The notion of ‘food as medicine’ is used to emphasize the importance of our daily food choices. Here’s why this expression may have been taken too far.
In a season where diets are often veiled under the shield and pretense of “wellness”, the idea of food as medicine is also in the spotlight – although it’s been around for quite some time.
“Let food be thy medicine.” -Hippocrates
Let’s start with this quote. First of all, Hippocrates was probably misquoted. And second, it’s okay to let food just be food.
And a third side note – even if Hippocrates said this, he lived in a time where bleeding was still considered a legitimate medical treatment. I’d take food over bloodletting any day, too.
The concept of using food to “cure” things that are actually just human – like bloating and gas and aging – isn’t new. Of course, what we’re not referring to is the medical necessity to eliminate certain foods or eat in a certain way due to a diagnosed condition. If that’s you, please know that your body is still worthy of care and there is healing for you.
For the rest of us who don’t require diet changes for medical reasons, viewing food as medicine elevates it to an unattainable pedestal and creates an unhealthy halo around certain foods. Once we label food as medicine, the next question is “what foods”, which then stands to follow – what foods are not medicine? And once those are identified, they are demonized because they are viewed as anti-health and must be avoided at all costs. This works against the outcomes of food habituation studies, which show that the more free access we grant ourselves to a food, the less energy we consume from it over time.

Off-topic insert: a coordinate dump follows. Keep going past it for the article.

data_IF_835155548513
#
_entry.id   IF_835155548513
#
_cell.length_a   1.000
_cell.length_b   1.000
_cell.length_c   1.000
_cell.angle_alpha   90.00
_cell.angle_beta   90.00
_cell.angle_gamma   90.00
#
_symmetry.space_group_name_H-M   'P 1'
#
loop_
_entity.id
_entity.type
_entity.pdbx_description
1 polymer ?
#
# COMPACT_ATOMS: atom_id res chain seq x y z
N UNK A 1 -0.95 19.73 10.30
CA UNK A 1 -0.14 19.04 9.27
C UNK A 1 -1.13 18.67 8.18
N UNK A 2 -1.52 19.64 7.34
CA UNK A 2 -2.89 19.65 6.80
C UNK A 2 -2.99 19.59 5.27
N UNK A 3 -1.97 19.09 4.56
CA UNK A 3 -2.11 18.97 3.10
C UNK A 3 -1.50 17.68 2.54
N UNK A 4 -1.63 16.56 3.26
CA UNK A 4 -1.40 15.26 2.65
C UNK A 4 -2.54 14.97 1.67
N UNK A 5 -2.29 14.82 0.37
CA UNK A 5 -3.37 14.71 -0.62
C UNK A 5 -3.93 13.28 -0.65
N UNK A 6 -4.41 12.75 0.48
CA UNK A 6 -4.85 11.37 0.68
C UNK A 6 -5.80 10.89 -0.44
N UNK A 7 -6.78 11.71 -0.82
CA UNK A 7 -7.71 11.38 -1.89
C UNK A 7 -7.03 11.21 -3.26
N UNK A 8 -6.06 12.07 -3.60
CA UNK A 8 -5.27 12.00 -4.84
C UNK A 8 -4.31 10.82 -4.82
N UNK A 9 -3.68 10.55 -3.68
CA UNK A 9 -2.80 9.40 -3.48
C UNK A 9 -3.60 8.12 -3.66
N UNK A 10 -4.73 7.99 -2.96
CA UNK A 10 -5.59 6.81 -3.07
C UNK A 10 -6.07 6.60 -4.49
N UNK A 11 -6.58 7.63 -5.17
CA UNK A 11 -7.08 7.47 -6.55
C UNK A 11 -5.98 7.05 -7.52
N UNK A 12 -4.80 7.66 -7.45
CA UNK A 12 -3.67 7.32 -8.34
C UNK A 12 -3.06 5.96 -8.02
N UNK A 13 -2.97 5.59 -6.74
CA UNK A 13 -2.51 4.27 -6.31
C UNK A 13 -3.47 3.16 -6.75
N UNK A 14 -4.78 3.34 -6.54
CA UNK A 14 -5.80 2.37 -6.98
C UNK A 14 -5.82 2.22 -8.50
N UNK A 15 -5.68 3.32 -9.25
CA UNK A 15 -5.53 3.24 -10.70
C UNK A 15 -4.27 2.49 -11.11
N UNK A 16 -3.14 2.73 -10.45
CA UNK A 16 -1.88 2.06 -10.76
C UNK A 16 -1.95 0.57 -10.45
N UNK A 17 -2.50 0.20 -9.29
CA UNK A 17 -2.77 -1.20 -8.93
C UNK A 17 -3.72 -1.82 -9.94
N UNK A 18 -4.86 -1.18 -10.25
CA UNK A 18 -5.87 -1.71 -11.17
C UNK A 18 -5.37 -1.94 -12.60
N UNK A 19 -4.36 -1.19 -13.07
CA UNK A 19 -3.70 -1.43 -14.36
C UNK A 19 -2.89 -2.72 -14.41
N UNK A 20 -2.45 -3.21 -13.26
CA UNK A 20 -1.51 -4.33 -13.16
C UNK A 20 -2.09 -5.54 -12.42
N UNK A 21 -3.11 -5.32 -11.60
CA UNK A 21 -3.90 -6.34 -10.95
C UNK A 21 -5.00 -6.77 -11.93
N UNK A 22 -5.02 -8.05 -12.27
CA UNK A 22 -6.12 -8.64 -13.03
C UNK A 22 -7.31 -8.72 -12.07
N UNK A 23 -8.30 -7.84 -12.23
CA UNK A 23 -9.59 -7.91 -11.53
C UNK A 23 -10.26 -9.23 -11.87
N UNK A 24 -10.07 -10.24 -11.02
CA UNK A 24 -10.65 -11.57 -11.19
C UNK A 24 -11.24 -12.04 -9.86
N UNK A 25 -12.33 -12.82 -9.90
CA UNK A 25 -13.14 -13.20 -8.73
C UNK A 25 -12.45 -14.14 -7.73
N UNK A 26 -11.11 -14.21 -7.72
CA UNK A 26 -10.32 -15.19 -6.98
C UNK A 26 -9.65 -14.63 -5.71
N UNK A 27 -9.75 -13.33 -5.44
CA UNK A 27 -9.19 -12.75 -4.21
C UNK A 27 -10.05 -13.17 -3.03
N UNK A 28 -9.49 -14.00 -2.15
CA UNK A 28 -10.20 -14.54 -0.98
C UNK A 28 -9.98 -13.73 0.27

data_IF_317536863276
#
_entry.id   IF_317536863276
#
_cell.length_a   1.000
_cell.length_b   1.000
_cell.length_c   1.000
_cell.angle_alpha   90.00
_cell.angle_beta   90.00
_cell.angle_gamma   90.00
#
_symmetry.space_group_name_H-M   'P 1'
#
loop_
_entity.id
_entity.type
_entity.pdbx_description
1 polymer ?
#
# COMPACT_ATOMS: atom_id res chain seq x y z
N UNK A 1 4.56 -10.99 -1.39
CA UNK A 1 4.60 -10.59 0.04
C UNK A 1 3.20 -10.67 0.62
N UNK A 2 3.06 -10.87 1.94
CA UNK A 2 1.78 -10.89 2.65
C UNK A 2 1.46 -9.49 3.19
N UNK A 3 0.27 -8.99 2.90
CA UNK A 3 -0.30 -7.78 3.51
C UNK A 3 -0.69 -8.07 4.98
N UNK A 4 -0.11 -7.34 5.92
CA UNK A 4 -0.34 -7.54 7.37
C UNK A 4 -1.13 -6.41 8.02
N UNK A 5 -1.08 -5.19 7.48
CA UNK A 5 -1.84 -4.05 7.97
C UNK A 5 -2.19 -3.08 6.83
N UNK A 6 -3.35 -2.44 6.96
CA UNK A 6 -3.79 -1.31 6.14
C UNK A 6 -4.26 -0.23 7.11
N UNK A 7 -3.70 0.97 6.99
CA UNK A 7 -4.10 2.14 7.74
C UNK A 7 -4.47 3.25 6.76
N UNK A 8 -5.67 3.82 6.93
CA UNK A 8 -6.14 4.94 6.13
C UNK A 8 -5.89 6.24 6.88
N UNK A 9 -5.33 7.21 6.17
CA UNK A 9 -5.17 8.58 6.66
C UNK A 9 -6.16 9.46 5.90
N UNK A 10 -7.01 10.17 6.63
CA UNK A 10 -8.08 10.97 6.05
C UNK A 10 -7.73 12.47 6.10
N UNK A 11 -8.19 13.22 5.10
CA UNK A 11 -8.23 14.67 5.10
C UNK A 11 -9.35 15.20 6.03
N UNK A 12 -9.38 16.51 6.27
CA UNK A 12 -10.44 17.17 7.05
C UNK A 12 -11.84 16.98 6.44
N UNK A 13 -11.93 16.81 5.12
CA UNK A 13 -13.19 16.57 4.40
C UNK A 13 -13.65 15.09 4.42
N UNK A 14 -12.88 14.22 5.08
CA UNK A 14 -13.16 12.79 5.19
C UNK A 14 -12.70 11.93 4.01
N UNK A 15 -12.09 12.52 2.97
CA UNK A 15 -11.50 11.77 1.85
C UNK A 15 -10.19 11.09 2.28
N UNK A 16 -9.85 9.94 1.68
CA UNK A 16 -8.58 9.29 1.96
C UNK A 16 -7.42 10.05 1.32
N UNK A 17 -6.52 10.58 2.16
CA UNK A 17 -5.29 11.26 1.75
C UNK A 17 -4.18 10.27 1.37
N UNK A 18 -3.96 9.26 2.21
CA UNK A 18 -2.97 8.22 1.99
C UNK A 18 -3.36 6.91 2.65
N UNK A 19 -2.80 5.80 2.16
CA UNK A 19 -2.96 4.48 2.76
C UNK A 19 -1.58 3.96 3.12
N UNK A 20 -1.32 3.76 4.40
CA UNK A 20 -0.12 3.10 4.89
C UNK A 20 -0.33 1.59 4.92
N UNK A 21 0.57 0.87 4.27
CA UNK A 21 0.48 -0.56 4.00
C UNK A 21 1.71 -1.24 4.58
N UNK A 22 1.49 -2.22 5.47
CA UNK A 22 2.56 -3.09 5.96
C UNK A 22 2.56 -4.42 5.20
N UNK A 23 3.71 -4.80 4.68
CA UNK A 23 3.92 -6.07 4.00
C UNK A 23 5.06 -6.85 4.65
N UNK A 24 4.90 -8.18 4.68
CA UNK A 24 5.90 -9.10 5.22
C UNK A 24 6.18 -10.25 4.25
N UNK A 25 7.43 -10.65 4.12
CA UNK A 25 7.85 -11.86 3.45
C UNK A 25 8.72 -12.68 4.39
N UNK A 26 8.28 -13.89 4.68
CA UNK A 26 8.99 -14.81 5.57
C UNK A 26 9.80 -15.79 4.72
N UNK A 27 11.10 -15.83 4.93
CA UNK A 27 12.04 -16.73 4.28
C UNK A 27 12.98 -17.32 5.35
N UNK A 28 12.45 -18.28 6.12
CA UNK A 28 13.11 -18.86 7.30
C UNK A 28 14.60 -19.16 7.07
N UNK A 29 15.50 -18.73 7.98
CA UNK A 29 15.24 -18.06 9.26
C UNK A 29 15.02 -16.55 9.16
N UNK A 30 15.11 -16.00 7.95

When we give ourselves unconditional permission to eat all foods that are available to us, balance finds us.
Of course, there are some exceptions to this. For conditions like food allergies and Celiac disease, avoidance of allergens and gluten is medically necessary and the only real treatment. However, the rest of us need to stop giving food so much power, and that goes along with the notion of not using it as medicine. It creates an all-or-nothing mentality around what we eat, and draws a much stronger connection between nutrition and disease than what’s likely reasonable.
Because we can mostly pick and choose what we eat, and how much we eat if we listen to when our bodies send us cues for cravings, hunger, and fullness.
The best nutrition stems from acknowledging and working with these cues, even under conditions where the relationship with nutrition is seen as completely controllable or preventable through food.
For example, for those with type 2 diabetes, the metabolism of carbohydrates is affected. However, there are several ways to approach eating that involves guiding one towards balance and promoting insulin sensitivity, such as combining protein and carbohydrates during meals and snacks. But the typical approach of villainizing carbohydrates can become a restrictive diet, one that a body will find difficult to sustain as it fights to obtain adequate amounts of the macronutrient we need the most in order to provide the preferred fuel for our brain.
Food can be a lot of things – enjoyable, comforting, nourishing. It’s an integral part of family gatherings, traditions, holidays, and everyday life. To treat food as medication is to completely disregard all of the ways in which food can support us outside of what’s on the nutrition facts label.
So go out there and try new stuff. Eat foods you like and those that intrigue you.
And allow your food to just be food.
Adapted from the original article.
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Amy Hanneke, RDN, LD is an Idaho-based Registered Dietitian and owner of Satisfy Nutrition. Through an anti-diet approach in her nutrition coaching practice, Amy firmly believes in helping individuals live a life without restrictions, full of joy, self care, and delicious food. Learn more about Amy at Satisfy Nutrition.